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Fate of Star Trek fan film will be decided by a jury, court rules

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Paramount and CBS will get to present their case

Axanar Axanar Productions

Paramount and CBS have been granted permission to present their case before a jury in an attempt to stop fan film Axanar from being made., after more than a year duking it out in court.

On Dec. 30, 2015, Paramount and CBS filed a copyright infringement lawsuit against writer Alec Peters and the producers of Star Trek fan film, Axanar. According to the two companies, because Peters and the rest of his team at Axanar Productions used Kickstarter and Indiegogo to raise more than $1 million to create a film based on their characters and other aspects of their series, it was technically copyright infringement.

There has been some back-and-forth on the progression of the case, with Star Trek Into Darkness director J.J. Abrams claiming last May that Paramount and CBS were going to drop the case. The companies had already let Peters’ 21-minute Star Trek: Prelude to Axanar slide because they deemed it a fan video, but the prospect of Peters and his team profiting off a full-length feature set on an official Star Trek planet was too much.

On Wednesday, a Los Angeles judge handed down his opinion and declared that while he believed Peters’ film was substantially similar to Star Trek, he would leave it up to a jury to see if the “total concept and feel of [Axanar and Star Trek works were] substantially similar.”

From the use of Klingon and pointy Vulcan ears to yellow Captain shirts, Paramount and CBS have argued that elements of the show are being used in Axanar. Peters’ stance has always been that the film is a fan tribute, but CBS and Paramount have reiterated that if the film makes a profit for those involved with the project off of designs created by those who worked on the original series and films, it’s copyright infringement.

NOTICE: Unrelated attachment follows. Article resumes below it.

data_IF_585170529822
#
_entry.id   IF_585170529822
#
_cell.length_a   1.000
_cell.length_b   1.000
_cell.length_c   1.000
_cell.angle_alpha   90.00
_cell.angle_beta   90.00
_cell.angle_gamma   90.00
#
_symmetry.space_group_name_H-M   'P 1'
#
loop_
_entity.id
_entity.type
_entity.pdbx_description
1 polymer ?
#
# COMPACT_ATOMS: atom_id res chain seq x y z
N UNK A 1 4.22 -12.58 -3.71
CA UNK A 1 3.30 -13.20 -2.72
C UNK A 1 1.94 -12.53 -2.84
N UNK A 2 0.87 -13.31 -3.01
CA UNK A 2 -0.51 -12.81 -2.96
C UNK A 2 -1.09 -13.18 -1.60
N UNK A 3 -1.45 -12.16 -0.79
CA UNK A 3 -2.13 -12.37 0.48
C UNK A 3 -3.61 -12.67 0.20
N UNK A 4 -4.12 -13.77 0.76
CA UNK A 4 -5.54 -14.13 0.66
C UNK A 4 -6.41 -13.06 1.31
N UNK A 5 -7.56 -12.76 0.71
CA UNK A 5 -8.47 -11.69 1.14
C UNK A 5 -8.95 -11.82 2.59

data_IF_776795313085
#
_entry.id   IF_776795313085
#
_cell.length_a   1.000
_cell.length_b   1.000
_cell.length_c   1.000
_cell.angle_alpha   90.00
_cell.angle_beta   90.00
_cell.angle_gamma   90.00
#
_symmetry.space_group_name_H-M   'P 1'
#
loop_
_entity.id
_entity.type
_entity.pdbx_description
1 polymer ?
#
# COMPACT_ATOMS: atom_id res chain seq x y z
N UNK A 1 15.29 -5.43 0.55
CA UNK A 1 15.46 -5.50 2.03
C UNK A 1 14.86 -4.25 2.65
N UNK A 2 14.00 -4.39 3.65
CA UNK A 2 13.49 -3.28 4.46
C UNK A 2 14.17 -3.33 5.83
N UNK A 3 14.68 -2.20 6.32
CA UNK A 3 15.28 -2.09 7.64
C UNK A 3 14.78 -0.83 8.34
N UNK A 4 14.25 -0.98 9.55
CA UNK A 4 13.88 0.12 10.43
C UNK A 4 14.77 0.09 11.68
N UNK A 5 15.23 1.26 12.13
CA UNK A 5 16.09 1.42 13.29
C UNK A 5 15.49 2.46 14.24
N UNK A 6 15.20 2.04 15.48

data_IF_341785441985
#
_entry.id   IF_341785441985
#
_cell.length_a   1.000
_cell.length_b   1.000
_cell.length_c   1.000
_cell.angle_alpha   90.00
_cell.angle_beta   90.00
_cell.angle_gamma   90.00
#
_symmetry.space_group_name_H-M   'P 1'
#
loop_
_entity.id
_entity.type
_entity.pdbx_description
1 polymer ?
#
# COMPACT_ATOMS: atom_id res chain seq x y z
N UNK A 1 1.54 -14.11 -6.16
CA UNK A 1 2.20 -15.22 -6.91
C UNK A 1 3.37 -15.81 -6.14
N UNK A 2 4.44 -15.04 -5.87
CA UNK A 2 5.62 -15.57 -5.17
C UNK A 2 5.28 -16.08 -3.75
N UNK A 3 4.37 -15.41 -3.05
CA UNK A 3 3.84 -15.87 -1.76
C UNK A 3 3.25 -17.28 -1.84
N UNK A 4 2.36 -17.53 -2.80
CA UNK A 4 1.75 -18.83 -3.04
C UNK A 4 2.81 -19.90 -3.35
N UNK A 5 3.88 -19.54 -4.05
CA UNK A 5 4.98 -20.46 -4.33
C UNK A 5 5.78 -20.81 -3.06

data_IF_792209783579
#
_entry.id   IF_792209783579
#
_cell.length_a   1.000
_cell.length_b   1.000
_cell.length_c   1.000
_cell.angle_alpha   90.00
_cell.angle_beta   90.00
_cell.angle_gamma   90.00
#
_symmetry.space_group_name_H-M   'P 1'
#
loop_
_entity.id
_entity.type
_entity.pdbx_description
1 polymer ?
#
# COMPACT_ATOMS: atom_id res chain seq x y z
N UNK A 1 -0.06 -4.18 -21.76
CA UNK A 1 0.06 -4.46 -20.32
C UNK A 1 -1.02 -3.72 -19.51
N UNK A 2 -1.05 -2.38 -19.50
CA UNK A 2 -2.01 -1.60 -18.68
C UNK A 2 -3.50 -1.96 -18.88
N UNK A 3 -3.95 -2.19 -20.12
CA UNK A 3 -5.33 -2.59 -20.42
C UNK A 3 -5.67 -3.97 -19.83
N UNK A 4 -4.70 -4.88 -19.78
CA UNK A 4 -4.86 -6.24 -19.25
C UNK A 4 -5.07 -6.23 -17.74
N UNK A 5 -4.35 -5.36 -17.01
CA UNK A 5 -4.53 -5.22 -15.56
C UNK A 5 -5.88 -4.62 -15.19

While Peters argued that because Axanar isn’t a finished film and therefore can’t be correctly compared to Star Trek films or series in a copyright case, the judge disagreed. He said while Axanar isn’t finished, there is enough substantial evidence that it has taken cues from the original films and series for CBS and Paramount to continue their case.

On Fan Film Factor, Peters’ surrogate blog, the producer and director wrote a quick response to the judge’s decision, adding that depending on the verdict, Axanar Productions may decide to appeal.

This morning, Judge Klausner made a ruling that the case will go to jury trial to determine if Axanar is ‘substantially similar’ to the CBS copyrighted works,” Peters wrote. “If it is, then the jury will have to find if the infringement is ‘willful’ or ‘non-willful’, and Judge Klausner already stated that ‘Peters’ actions demonstrate a respect for Plaintiffs’ intellectual property that makes a finding of willfulness on summary judgement inappropriate.’ If the jury does not find ‘substantial similarity’ then the case will be dismissed. Depending on the outcome of the trial, Axanar may choose to appeal the verdict.

It wasn’t a total win for the big studios, though. CBS and Paramount were denied their request for declaratory and injunctive relief, which would essentially stop production on Axanar immediately. Instead, the judge ordered the two parties to appear before a jury.

The case will go to trial on Jan. 31.